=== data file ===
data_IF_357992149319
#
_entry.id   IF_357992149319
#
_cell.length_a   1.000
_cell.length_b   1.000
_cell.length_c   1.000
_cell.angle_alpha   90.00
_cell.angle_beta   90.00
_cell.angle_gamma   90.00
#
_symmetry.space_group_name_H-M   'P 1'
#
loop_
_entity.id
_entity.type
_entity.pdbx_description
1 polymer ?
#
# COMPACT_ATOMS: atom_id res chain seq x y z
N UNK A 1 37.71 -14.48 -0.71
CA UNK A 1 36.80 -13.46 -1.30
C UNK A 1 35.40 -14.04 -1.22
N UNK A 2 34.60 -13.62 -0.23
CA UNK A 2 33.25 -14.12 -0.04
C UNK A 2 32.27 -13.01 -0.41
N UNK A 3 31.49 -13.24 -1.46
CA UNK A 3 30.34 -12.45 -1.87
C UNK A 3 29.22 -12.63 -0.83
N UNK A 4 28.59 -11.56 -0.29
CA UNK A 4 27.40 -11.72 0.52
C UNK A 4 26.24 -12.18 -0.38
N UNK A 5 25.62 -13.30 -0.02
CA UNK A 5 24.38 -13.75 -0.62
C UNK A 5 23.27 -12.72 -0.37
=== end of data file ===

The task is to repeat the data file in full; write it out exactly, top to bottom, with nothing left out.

data_IF_357992149319
#
_entry.id   IF_357992149319
#
_cell.length_a   1.000
_cell.length_b   1.000
_cell.length_c   1.000
_cell.angle_alpha   90.00
_cell.angle_beta   90.00
_cell.angle_gamma   90.00
#
_symmetry.space_group_name_H-M   'P 1'
#
loop_
_entity.id
_entity.type
_entity.pdbx_description
1 polymer ?
#
# COMPACT_ATOMS: atom_id res chain seq x y z
N UNK A 1 37.71 -14.48 -0.71
CA UNK A 1 36.80 -13.46 -1.30
C UNK A 1 35.40 -14.04 -1.22
N UNK A 2 34.60 -13.62 -0.23
CA UNK A 2 33.25 -14.12 -0.04
C UNK A 2 32.27 -13.01 -0.41
N UNK A 3 31.49 -13.24 -1.46
CA UNK A 3 30.34 -12.45 -1.87
C UNK A 3 29.22 -12.63 -0.83
N UNK A 4 28.59 -11.56 -0.29
CA UNK A 4 27.40 -11.72 0.52
C UNK A 4 26.24 -12.18 -0.38
N UNK A 5 25.62 -13.30 -0.02
CA UNK A 5 24.38 -13.75 -0.62
C UNK A 5 23.27 -12.72 -0.37